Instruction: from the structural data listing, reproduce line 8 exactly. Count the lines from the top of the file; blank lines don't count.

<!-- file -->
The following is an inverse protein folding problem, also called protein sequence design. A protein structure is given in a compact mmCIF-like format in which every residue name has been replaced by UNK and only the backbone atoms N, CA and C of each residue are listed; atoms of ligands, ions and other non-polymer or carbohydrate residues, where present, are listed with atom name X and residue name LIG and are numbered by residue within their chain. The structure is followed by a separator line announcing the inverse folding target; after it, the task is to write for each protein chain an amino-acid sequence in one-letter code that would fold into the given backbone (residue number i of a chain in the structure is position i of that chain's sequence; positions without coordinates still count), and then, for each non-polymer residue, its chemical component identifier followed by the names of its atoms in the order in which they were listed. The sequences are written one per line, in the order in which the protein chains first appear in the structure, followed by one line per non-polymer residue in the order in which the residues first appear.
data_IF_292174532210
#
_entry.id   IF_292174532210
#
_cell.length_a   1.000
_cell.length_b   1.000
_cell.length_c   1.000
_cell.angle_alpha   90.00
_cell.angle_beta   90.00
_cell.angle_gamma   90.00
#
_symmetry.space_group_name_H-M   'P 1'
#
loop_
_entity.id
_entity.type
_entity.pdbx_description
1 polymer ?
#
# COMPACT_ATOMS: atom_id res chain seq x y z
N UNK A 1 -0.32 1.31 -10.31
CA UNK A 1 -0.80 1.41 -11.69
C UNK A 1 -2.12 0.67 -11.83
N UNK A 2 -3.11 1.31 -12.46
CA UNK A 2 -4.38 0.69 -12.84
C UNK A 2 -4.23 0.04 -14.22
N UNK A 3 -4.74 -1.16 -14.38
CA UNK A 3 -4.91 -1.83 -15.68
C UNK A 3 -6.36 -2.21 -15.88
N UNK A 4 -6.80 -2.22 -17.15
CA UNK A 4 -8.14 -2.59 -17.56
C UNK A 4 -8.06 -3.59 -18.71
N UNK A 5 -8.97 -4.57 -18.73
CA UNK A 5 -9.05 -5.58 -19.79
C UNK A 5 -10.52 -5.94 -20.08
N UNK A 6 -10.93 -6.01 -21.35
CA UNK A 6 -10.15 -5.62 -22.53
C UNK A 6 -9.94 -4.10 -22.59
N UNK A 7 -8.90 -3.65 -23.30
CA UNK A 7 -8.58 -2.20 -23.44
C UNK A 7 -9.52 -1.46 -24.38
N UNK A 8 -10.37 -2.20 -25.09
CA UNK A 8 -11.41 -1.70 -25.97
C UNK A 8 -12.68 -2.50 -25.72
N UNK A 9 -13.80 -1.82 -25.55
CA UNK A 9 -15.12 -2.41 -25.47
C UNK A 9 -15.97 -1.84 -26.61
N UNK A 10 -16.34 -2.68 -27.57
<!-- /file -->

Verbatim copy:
_cell.length_c   1.000